Bits and pieces of things that caught my eye not only for my own interest, but enough to want to share with you, too…
The more authors I follow on -Twitter or blogs or wherever- who are part of marginalized populations, the more access I get to their books – and that has been a great way to expand my reading repertoire to include some fantastic books. I work in two elementary schools alongside media directors/specialists, and one thing I’ve discovered is that unless it happens to win an award, these kinds of books do not make it into librarians’ sight lines. “We often see the same books on bookstore and library shelves that we see reviews of in major publications, and these might be the same books our friends and teachers are buzzing about, too” is what Alaina Leary says in her post about supporting the diverse books movement. And what this is really saying, is that books by authors from marginalized populations are not in these echo chambers. I appreciate her post on the different ways we can do this. As an add-on, I will put in a plug for the writing organization I am a member of – Women’s Fiction Writers Association (WFWA) and their open-to-the-public “Many Voices of Women’s Fiction Book Club” – usually at least two books are featured, and you can discuss them within the FB venue like you would in a face-to-face book club. Plus, book giveaways! I happily won Jacqueline Woodson’s Another Brooklyn from the last meeting. June 28 will have us discussion The Moon in the Palace by Weina Dai Randel and The Thunder Beneath Us by Nicole Blades.
File this one under “patient perseverance”: if you’ve been wondering when a Choose-Your-Own-Adventure story would hit the video format, Netflix now has it. Let’s go check it out this weekend:
I’m not a big superhero or comic book movie person, but I was more than willing to go see Wonder Woman with my family. Have you heard about the “No Man’s Land” scene? I all out cried during that scene. Seeing a woman out there, defending that stronghold? So so powerful. I’ve seen a few (and really only a very few) talk of the movie’s cheesiness, but I really like what Vaughn Roycroft has to say in this post about it actually being sincerity, not cheesiness and how really, this is exactly what we need in our world right now.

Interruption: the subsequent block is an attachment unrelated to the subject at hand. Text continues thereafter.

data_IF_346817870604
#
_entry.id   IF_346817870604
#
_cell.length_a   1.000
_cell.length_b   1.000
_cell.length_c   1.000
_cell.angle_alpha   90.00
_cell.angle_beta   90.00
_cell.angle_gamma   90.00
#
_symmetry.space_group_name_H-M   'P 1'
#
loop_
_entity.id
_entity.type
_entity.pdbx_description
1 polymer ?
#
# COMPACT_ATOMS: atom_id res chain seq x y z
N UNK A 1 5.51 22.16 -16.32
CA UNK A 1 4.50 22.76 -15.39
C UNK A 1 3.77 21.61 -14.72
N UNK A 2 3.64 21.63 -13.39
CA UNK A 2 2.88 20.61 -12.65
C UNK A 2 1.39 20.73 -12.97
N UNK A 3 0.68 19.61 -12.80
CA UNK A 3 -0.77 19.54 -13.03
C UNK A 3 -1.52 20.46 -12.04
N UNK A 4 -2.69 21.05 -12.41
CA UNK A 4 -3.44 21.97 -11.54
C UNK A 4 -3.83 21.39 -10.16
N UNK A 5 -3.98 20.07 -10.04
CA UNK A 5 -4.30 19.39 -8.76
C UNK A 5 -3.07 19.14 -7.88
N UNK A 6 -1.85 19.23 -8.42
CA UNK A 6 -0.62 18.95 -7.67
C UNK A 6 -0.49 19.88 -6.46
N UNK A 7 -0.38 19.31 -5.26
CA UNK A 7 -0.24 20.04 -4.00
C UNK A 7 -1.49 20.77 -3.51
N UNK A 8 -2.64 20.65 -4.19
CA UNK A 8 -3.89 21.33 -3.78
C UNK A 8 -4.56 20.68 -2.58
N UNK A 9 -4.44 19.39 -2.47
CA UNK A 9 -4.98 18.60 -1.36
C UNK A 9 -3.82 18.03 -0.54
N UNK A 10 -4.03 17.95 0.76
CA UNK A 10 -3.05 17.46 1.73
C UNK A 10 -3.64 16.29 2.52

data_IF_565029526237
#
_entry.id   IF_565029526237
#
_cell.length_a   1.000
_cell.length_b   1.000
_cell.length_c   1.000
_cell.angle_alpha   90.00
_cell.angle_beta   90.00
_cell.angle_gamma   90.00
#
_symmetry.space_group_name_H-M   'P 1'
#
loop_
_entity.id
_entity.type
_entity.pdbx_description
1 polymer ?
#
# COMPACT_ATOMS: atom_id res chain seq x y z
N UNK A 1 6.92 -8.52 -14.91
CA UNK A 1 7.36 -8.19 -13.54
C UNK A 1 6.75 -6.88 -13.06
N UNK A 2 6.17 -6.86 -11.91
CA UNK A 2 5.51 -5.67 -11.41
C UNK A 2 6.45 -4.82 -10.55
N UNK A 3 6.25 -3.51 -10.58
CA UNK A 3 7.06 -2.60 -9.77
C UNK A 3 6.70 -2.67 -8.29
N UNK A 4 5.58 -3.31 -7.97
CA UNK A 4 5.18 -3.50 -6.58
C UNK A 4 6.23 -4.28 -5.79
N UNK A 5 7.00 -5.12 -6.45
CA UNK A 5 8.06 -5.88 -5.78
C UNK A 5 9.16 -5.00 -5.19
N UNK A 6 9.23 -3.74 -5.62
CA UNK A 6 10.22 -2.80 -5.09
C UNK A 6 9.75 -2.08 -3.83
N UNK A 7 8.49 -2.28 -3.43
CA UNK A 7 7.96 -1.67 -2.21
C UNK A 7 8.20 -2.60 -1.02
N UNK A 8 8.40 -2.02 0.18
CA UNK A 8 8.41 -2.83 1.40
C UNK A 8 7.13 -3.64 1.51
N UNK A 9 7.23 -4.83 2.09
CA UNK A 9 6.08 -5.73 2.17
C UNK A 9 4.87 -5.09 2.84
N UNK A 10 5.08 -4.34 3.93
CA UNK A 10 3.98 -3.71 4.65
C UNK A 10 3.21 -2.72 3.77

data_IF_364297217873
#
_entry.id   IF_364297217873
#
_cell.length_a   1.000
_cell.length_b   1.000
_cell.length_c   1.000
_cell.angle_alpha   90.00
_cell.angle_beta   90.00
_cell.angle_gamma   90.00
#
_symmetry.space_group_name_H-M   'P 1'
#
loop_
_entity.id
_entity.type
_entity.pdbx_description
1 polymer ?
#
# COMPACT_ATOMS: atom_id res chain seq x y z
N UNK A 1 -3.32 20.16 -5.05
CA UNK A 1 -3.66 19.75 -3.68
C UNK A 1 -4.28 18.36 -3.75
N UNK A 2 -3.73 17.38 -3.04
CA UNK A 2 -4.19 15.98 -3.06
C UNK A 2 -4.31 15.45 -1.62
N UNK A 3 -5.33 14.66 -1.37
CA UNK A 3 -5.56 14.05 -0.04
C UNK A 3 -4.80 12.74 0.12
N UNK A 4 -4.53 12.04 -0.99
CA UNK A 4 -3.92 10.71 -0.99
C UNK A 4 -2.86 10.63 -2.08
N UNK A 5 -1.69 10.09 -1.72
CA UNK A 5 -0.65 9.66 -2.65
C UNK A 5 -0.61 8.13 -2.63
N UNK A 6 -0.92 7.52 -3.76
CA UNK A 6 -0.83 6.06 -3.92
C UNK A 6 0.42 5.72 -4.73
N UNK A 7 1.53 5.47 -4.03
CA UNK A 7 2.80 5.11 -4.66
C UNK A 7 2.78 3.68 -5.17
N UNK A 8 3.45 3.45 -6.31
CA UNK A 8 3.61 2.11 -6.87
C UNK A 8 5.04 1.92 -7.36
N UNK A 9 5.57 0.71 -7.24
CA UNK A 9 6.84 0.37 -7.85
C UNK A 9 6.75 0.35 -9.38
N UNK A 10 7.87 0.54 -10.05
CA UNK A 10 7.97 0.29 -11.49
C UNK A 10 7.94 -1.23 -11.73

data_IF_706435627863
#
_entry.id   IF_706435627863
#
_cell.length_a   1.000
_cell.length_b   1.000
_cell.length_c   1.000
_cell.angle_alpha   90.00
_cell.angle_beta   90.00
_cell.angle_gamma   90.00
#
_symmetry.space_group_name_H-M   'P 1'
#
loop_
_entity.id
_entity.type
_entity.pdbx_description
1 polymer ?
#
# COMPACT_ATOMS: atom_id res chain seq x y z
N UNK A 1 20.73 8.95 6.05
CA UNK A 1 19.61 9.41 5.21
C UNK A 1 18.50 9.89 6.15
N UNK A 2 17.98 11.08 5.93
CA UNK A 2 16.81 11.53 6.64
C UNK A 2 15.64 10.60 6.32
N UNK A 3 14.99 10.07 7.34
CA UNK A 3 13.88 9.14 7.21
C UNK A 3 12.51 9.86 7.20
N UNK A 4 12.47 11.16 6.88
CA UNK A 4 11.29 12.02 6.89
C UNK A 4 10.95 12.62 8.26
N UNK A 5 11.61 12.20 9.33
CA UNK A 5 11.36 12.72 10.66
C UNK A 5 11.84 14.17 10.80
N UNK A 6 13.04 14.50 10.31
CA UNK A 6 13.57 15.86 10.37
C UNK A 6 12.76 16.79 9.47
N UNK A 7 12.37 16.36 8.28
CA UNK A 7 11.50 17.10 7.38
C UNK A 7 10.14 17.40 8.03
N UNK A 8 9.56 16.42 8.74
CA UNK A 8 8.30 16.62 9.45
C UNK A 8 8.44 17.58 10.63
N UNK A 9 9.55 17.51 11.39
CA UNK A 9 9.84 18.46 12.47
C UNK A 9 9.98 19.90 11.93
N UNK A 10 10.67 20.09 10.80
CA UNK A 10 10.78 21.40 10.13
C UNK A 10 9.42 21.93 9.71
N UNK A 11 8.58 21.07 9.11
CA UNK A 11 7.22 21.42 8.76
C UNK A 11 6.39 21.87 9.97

Don’t want to spend money on a master’s degree? That’s okay, Brian Rashid thinks writing a book is just as good. He’s not entirely wrong… if you are doing your research right, you can definitely become an expert (and we’re talking non-fiction here, of course), but points 2-5? Can’t say I really agree with any of them, to be honest. On the other hand, it does take perseverance to write a whole book. Hm. Thoughts?
As someone who writes non-linearly and therefore thinks in terms of scenes rather than following a guideline through a plot, I can appreciate some of the points Chuck Wendig makes in this post about “how to write a scene”. One of the things he mentions is “As with the story, start the scene as late as you can.” And, as Wendig clarifies, without always confusing your reader. The first line of each scene needn’t be like the first line of a book – ie, it doesn’t have to pull you into it in the same way, but the reader only needs to be grounded enough in the “who” and “where” in order to delve into the mysterious “why” of the scene.
A couple of days before I read this post by Heather Webb I was feeling – well, I don’t know if optimistic is exactly the right word for it, but at least motivated again for one of my current writing projects. And then the next day I slumped down into the dungeon of despair. My nephew posted something about personal failure and I remembered how I am with him – how we handle it is always more important than the failure itself. And then, Webb’s post came along and I see myself in a lot of it. This isn’t the first time I’ve talked or shared about this kind of thing, and it definitely won’t be the last… because the reminder is always necessary.
Emotion is key for drawing us into most stories. Some don’t care as much about this characterization and really just like the procedural novel, but for all else – feeling what a character is feeling is what gets us lost in a story. Angela Ackerman’s post about ways to show these emotions is fantastic. So many physical and authentic avenues to pursue. As I’ve developed my craft, this is where I’ve spent most of my time.
This post from author Karen Strong is perfect for looking inside my own head when it comes to both the drafting and revising process. Things like “I’ve been scared to write anything new” during late revisions feels spot on sometimes. Anyway, it’s another form of support to know successful writers encounter this same thing and validates some of my thoughts and journal entries, too.
Song of the Week:
I’ve been hearing Ed Sheeran’s “Castle on the Hill” a lot recently on the radio and I like it pretty well. I mean, he’s young and still has lines like this in his songs:
Me and my friends have not thrown up in so long, oh how we’ve grown (Bless.)
But I kind of love this song just for the honesty of these lines:
Had my first kiss on a Friday night, I don’t reckon that I did it right
But I was younger then, take me back to when